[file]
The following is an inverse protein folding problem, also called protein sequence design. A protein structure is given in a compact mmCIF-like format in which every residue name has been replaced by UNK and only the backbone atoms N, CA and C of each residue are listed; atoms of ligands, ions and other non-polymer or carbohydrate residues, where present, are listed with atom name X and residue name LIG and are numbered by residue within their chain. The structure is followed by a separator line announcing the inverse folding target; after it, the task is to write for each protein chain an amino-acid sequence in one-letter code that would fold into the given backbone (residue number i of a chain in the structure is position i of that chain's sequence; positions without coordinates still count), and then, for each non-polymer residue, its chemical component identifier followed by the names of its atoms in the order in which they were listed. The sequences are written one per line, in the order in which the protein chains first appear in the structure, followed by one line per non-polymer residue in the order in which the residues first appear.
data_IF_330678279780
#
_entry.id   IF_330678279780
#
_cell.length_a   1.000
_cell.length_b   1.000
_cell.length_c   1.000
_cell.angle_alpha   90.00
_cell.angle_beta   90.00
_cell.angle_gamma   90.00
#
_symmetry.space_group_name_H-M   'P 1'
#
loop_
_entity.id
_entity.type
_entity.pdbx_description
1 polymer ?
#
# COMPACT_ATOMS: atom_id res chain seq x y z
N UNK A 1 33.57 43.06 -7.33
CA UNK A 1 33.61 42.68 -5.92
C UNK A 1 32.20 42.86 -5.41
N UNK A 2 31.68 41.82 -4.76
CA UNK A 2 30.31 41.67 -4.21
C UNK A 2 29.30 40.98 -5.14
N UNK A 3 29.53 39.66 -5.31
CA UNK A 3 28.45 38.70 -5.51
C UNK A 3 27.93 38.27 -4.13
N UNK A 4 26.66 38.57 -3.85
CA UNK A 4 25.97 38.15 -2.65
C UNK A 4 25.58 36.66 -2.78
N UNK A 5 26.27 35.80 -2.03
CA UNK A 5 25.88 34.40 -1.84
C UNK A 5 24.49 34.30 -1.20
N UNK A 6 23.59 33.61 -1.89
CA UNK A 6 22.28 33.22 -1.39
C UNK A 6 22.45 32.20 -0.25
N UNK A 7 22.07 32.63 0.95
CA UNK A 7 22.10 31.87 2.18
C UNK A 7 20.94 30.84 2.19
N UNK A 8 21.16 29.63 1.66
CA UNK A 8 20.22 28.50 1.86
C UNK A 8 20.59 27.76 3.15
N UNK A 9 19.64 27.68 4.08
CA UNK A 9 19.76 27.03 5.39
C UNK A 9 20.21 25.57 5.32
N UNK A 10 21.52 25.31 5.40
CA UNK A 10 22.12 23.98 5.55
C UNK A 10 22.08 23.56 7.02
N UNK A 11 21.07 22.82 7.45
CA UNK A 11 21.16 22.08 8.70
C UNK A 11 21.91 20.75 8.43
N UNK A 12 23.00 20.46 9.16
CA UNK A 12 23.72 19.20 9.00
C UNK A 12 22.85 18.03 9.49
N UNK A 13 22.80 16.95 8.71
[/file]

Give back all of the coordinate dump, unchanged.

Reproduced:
The following is an inverse protein folding problem, also called protein sequence design. A protein structure is given in a compact mmCIF-like format in which every residue name has been replaced by UNK and only the backbone atoms N, CA and C of each residue are listed; atoms of ligands, ions and other non-polymer or carbohydrate residues, where present, are listed with atom name X and residue name LIG and are numbered by residue within their chain. The structure is followed by a separator line announcing the inverse folding target; after it, the task is to write for each protein chain an amino-acid sequence in one-letter code that would fold into the given backbone (residue number i of a chain in the structure is position i of that chain's sequence; positions without coordinates still count), and then, for each non-polymer residue, its chemical component identifier followed by the names of its atoms in the order in which they were listed. The sequences are written one per line, in the order in which the protein chains first appear in the structure, followed by one line per non-polymer residue in the order in which the residues first appear.
data_IF_330678279780
#
_entry.id   IF_330678279780
#
_cell.length_a   1.000
_cell.length_b   1.000
_cell.length_c   1.000
_cell.angle_alpha   90.00
_cell.angle_beta   90.00
_cell.angle_gamma   90.00
#
_symmetry.space_group_name_H-M   'P 1'
#
loop_
_entity.id
_entity.type
_entity.pdbx_description
1 polymer ?
#
# COMPACT_ATOMS: atom_id res chain seq x y z
N UNK A 1 33.57 43.06 -7.33
CA UNK A 1 33.61 42.68 -5.92
C UNK A 1 32.20 42.86 -5.41
N UNK A 2 31.68 41.82 -4.76
CA UNK A 2 30.31 41.67 -4.21
C UNK A 2 29.30 40.98 -5.14
N UNK A 3 29.53 39.66 -5.31
CA UNK A 3 28.45 38.70 -5.51
C UNK A 3 27.93 38.27 -4.13
N UNK A 4 26.66 38.57 -3.85
CA UNK A 4 25.97 38.15 -2.65
C UNK A 4 25.58 36.66 -2.78
N UNK A 5 26.27 35.80 -2.03
CA UNK A 5 25.88 34.40 -1.84
C UNK A 5 24.49 34.30 -1.20
N UNK A 6 23.59 33.61 -1.89
CA UNK A 6 22.28 33.22 -1.39
C UNK A 6 22.45 32.20 -0.25
N UNK A 7 22.07 32.63 0.95
CA UNK A 7 22.10 31.87 2.18
C UNK A 7 20.94 30.84 2.19
N UNK A 8 21.16 29.63 1.66
CA UNK A 8 20.22 28.50 1.86
C UNK A 8 20.59 27.76 3.15
N UNK A 9 19.64 27.68 4.08
CA UNK A 9 19.76 27.03 5.39
C UNK A 9 20.21 25.57 5.32
N UNK A 10 21.52 25.31 5.40
CA UNK A 10 22.12 23.98 5.55
C UNK A 10 22.08 23.56 7.02
N UNK A 11 21.07 22.82 7.45
CA UNK A 11 21.16 22.08 8.70
C UNK A 11 21.91 20.75 8.43
N UNK A 12 23.00 20.46 9.16
CA UNK A 12 23.72 19.20 9.00
C UNK A 12 22.85 18.03 9.49
N UNK A 13 22.80 16.95 8.71